Stipulation: Boiling the notion of education proficiency down to 1-5 scoring is nuts. But that’s what we do. So we might as well be scrupulously accurate and forthcoming in the process.

That’s my preface to an update on the embarrassing episode in which the Arkansas Education Department was forced to take back an original communication that indicated a 3 on the PARCC student achievement test administered in Arkansas last year amounted to proficiency, when the designers of the test clearly intended for that to be a grade indicating more work was needed to be ready for college course work.

The difference was important. By suggesting that  3 was proficiency (though the specific word wasn’t used), the state was saying 57 to 64 percent of students were getting the job done in the subjects tested, when the number was more like 21 to 37 percent. Even the higher numbers represented a drop from the test PARCC replaced last year. And yet another test will be used this year — one reason for more  skepticism about those who invest too much in comparing test scores.

The news of the use of a watered-down pass rate in Ohio and Arkansas broke Monday night in the Washington Post. I asked about it Tuesday morning. The state responded by saying it had never said a 3 was “proficient,” but said it would be issuing a clarifying statement. Commissioner Johnny Key did so late Tuesday afternoon. He at least had the good grace then to say that the state had left a misleading impression in its release last week on the scores. Indeed. It did not tell the truth. The news release said a 3 reflected students being  “on track for college and career readiness.”  And department officials, my Freedom of Information Act request shows, had known this for days.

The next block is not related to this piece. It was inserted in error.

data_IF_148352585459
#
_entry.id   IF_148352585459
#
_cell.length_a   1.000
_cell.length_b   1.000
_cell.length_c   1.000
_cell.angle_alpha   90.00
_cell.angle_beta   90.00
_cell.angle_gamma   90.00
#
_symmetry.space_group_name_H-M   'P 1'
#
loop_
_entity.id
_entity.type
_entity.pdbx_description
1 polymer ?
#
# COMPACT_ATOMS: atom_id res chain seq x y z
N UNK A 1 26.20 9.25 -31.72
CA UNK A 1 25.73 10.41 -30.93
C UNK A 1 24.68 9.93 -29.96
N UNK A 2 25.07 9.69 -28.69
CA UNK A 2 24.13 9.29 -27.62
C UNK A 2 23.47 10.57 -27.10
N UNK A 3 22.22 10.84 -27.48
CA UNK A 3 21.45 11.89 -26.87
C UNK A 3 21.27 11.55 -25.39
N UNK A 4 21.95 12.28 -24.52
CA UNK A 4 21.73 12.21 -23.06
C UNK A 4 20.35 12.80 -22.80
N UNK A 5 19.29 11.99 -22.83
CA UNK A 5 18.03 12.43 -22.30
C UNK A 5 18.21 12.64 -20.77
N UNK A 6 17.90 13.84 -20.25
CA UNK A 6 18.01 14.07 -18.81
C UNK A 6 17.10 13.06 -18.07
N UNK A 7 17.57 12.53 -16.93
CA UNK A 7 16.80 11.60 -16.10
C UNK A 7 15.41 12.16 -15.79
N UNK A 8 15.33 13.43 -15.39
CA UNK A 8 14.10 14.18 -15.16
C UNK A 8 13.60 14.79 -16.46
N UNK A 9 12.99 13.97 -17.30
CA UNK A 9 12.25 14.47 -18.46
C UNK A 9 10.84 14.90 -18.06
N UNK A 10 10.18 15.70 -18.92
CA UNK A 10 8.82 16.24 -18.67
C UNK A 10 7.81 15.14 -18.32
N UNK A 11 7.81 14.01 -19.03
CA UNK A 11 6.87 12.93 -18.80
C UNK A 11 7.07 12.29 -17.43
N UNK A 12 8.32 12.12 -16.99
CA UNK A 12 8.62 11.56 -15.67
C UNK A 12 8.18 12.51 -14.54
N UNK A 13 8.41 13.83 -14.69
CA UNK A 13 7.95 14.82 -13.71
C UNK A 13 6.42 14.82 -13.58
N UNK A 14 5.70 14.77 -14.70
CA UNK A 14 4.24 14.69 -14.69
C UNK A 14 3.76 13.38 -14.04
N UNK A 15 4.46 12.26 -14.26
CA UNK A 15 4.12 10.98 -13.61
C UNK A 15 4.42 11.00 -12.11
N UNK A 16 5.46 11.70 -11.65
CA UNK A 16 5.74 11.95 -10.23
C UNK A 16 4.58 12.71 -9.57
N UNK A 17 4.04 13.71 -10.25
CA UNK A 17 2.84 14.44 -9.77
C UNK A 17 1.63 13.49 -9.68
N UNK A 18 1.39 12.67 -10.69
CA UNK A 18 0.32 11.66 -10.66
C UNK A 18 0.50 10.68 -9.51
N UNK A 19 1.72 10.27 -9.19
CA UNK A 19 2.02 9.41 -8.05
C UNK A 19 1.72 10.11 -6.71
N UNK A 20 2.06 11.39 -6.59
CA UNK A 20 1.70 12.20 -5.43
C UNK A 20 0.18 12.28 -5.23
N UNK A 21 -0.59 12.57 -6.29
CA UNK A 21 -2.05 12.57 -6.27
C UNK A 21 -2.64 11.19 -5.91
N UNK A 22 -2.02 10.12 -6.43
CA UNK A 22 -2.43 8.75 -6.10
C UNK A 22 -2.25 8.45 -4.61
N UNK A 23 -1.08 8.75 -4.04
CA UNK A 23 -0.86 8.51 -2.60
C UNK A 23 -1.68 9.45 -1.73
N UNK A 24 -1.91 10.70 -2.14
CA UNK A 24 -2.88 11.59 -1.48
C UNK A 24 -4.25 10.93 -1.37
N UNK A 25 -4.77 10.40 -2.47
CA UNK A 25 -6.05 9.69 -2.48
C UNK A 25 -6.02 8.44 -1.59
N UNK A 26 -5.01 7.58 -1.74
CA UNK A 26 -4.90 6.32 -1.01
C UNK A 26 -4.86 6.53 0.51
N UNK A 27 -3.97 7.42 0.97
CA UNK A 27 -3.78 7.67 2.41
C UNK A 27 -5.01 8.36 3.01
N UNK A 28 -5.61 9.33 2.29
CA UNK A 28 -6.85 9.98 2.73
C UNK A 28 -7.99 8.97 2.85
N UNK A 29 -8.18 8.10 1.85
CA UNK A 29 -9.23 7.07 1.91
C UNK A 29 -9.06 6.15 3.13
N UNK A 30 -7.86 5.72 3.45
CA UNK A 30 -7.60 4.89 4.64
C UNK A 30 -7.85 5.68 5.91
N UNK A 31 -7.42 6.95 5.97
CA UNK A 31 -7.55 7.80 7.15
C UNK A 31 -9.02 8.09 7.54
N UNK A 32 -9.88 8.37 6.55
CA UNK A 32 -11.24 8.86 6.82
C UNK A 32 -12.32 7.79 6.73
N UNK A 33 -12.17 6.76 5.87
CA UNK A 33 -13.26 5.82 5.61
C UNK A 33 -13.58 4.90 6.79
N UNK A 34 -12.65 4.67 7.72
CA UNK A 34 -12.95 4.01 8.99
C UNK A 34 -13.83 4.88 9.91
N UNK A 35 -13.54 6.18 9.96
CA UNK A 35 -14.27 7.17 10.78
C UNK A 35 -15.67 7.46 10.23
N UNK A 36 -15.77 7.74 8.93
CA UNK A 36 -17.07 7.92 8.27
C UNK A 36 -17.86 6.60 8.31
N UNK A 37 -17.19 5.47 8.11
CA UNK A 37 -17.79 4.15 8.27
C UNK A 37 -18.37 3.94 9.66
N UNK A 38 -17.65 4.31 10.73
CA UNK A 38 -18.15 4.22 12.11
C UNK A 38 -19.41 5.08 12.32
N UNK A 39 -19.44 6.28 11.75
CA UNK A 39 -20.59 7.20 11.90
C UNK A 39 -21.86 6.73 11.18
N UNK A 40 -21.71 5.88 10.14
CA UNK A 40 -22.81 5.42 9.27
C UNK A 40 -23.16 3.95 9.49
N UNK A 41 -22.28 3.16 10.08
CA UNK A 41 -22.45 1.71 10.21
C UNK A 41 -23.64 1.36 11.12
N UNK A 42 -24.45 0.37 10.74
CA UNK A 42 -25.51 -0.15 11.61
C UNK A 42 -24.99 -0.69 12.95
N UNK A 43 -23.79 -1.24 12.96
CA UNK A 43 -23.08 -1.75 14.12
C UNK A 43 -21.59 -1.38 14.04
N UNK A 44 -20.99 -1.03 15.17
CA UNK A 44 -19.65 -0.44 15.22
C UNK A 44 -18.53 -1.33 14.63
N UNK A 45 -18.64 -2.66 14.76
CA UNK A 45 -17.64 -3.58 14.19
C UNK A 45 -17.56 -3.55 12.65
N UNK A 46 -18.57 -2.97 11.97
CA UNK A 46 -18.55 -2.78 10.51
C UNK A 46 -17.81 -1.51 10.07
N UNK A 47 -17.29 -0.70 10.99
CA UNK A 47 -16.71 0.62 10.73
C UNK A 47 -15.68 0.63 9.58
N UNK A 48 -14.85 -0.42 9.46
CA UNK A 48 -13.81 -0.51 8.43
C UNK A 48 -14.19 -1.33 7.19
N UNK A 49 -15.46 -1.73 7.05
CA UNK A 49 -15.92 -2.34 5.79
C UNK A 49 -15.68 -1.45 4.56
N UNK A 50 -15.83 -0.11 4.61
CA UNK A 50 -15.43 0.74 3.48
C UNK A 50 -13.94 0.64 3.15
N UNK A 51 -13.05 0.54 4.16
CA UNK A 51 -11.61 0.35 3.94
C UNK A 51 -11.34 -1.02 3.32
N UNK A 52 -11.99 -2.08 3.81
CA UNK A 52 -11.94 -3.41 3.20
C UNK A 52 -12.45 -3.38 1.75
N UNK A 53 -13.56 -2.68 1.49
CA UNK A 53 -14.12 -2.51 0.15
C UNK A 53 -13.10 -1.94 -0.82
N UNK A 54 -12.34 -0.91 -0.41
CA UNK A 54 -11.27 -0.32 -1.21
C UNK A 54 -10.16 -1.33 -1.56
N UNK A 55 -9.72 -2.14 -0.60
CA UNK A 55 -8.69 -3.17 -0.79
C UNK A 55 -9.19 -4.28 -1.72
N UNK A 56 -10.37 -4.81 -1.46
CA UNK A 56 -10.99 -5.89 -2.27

I made a FOI request for internal communications on how these scores were presented. It indicated Arkansas officials had talked with Ohio officials, who’d also decided to indicate 3 was an acceptable score. News of this began circulating in school circles. Saturday, after Arkansas had released its scores, Key sent an e-mail to his staff saying he’d learned that the U.S. Department of Education intended to say, if asked, that it was “disappointed” the state had decided to denote a grade of 3 as “on track.” That led, three days later, to a clarification and admission of error and removal of the news release from the department’s website.

For this admission of error, Gary Newton, the Walton-paid school lobbyist, has cheered Key, as if he made a bold move for higher standards. Bad test news is good for the Waltonites in their aim of charterizing and voucheriziing Arkansas schools.

It’s worth noting, however, that the change was done under pressure from the Obama administration. It’s also worth noting that it occurred only after the department’s communications office defended its original news release to me, though acknowledging a “clarification” was coming.

Given my experience, I award no trophies  for the state’s delayed and grudging decision to set things straight. In defense of the state, the state Board of Education last Thursday DID adopt “cut” scores on the test that clearly indicated a 3 was short of college course readiness. To me, however, that only makes the original misleading characterization more deserving of criticism. Also, e-mail between Arkansas and Ohio spoke days before in “proficiency” terms about the meaning of 3, 4 and 5 scores, even if the news release didn’t employ the word. By last Saturday, as a note from Key below shows, the state was preparing to retreat.l As late as Tuesday morning it wasn’t prepared to admit error to me.